VENTILATION. The act of renovating the air of chambers, houses, ships, and all kinds of buildings or places. We may exist ibr several days without food, but we die, if deprived only for a few minutes of air. As air is necessary to life, so is pure air to health. But it appears that this important fact escapes the attention of the greater part of mankind, who are prone to blame the cook or the purveyor for the greater part of their ailments, without reflecting upon the impure air they may have been inspiring at the rate of about two gallons per minute. The oxygen gas, or vital portion of the atmosphere that enters the lungs, is changed at each respiration into carbonic acid gas. This gas, as is well known, it if inspired alone, or even if a large proportion of it be mixed with the atmospheric air. But by an admirable proviston of the great Author of Nature, this contaminated air is renderedspecifically lighter than the pure atmosphere, from the heat it has derived from the lungs, and consequently rises above our heads, during the short pause between our respirations •, thus in suring to us always a pure draught of air, unless we prevent it by artificial means.
It is not, however, always owing to a deficiency of oxygen, that the air of rooms or crowded places becomes pernicious to health. A council of health, estaidished by the French government, proved that in an atmosphere which had not lost one-twentieth part of its oxygen, an animal miasmata was diffused in vapours; that by suspending, in such atmospheres, a glass vessel filled with ice, the vapour diffitsed in the air becomes condensed bn its surface, and the liquid thus obtained by condensation, being collected in another vessel suspended underneath the former, exhales a fetid odour, and speedily undergoes the putrid fermentation, when exposed to a temperature of 79' Fahr.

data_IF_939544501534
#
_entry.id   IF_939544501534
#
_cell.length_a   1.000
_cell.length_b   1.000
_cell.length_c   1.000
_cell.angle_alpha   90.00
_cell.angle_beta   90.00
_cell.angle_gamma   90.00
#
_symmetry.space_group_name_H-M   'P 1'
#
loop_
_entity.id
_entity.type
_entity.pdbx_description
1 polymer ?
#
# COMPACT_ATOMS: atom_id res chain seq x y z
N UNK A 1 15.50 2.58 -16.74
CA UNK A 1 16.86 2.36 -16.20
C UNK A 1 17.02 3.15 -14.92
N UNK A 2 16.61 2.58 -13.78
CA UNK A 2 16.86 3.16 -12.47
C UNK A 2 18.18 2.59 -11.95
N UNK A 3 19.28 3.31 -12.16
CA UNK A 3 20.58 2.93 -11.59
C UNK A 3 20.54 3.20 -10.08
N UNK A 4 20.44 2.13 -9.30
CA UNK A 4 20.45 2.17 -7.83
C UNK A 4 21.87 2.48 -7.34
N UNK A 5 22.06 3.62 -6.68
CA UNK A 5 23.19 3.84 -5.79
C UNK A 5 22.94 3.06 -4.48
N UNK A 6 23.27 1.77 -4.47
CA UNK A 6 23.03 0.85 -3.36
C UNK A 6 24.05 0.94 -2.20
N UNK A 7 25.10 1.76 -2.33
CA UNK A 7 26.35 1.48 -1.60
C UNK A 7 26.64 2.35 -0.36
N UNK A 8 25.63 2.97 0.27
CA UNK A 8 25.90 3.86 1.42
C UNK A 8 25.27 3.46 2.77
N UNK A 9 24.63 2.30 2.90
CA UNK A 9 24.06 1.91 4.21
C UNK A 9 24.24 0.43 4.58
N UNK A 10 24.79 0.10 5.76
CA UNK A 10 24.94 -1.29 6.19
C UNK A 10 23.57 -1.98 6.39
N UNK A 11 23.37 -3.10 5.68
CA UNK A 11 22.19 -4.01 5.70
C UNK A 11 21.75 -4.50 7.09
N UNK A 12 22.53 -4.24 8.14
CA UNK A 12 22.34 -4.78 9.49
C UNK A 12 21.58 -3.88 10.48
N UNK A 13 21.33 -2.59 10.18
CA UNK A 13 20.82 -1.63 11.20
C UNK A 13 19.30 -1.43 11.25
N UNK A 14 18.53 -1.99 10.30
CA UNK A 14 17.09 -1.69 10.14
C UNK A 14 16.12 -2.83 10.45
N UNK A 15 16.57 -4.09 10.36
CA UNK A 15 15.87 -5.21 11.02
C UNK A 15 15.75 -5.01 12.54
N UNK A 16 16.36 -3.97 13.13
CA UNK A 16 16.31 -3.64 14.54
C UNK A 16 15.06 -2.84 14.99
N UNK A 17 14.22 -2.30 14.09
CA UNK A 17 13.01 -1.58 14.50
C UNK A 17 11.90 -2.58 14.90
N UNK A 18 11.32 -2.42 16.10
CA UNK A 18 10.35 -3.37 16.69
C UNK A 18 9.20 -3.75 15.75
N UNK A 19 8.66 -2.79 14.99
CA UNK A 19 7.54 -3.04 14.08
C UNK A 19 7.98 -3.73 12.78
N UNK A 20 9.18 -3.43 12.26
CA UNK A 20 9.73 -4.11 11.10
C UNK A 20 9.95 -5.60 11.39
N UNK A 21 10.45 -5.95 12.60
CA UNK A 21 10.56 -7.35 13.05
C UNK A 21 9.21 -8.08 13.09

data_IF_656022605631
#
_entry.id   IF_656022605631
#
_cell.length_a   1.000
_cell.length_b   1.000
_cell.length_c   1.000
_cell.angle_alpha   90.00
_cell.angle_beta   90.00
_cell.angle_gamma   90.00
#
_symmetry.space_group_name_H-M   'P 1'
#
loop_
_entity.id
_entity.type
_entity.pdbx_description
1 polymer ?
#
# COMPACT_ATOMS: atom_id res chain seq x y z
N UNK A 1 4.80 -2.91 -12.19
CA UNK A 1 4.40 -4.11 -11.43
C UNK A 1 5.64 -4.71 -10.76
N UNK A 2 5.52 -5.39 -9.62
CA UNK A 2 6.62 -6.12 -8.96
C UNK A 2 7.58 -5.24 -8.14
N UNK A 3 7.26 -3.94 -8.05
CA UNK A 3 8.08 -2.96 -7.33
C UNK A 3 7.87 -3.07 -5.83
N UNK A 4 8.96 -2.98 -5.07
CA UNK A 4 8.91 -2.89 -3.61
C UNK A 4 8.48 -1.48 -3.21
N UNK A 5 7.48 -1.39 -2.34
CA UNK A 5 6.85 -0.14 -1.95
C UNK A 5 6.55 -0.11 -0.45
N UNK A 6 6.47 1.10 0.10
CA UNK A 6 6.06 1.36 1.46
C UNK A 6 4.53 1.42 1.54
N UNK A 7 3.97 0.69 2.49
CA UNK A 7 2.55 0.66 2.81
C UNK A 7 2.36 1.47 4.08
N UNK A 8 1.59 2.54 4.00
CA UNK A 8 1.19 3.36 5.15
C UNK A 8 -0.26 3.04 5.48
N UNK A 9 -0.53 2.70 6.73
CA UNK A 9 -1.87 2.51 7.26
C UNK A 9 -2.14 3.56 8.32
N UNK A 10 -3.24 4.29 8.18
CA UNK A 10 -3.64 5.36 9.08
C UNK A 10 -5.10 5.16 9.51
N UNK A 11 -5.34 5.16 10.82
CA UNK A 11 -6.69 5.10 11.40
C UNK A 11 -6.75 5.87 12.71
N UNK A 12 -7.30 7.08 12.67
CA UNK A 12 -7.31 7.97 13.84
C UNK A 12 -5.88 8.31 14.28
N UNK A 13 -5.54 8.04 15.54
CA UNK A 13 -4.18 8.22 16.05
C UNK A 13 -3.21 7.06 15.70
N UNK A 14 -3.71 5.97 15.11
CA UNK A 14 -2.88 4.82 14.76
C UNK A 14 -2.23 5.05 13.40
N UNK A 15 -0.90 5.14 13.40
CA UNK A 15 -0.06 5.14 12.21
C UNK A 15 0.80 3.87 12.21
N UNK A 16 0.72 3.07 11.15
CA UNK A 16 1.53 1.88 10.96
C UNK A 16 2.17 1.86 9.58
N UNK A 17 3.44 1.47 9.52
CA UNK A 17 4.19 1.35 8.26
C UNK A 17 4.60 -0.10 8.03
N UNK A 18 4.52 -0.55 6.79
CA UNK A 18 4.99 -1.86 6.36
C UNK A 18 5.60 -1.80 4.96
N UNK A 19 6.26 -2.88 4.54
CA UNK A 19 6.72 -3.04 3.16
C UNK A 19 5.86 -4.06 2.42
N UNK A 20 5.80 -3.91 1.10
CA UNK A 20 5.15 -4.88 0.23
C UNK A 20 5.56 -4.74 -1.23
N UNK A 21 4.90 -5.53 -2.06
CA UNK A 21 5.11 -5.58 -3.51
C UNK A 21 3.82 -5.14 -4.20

Certain gaseous and other vapours may be mixed with the air we breathe, without producing any very marked inconvenience ; but the effeuts of a mixture of many other kinds are highly dangerous, and more quick in their action than even those of animal miasmata. A constant renewal of the air is absolutely necessary for its purity ; for in all situations, it is suffering either by its vital part being absorbed, or by impure vapours being disengaged apd dispersed through it. Ventilation therefore resolves itself into the securing a constant
supply of fresh air. Rooms cannot be well ventilated, that have no outlet for the fur, and this, from the superior levity of foul air, should be made at the highest point that can be obtained, and so arranged m to diffuse the fresh air that enters over the upper part of the room, and not inconvenience the in the room, by descending upon them in a current. There should be a AT:17y to every ISOM, which on no account should be stopped up with a chimney board, mils often the case in bed-rooms. We have observed also, in many houses, that the top sashes of windows of the upper rooms are made fast; now if these were made to slide downward, instead of the lower sashes upward, increased salubrity, as well as security, (especially in the case of children,) would be obtained. In whatever way fresh air may be made to enter an apartment, it should be, as far as may be practicable,at the part remotest from the fire-place, in order that it may traverse the whole apartment in its passage to the chimney. The most effective species of ventilation is that in which nature is adopted as the guide. The simple action of the sun, no less than the devastating phenomenon of the African tornado, tend to the same result. We have only to change the temperature of the air which surrounds us, and a new portion will rush in from the adjacent and purer parts, to supply its place. From this it is obvious, that a lamp placed in an aperture of the ceiling, in any large and crowded room, will tend to purify the air. This is precisely the case in our large theatres, as that at Covent Garden, where the great glass chandelier, with its numerous gas burners, gives out a great quantity of heat, immediately under a large funnel, which passes through the roof, into the open air. The rarified air which thus rushes through the funnel, is constantly succeeded by continuous fresh currents, entering at numerous apertures beneath, to restore the equilibrium of pressure.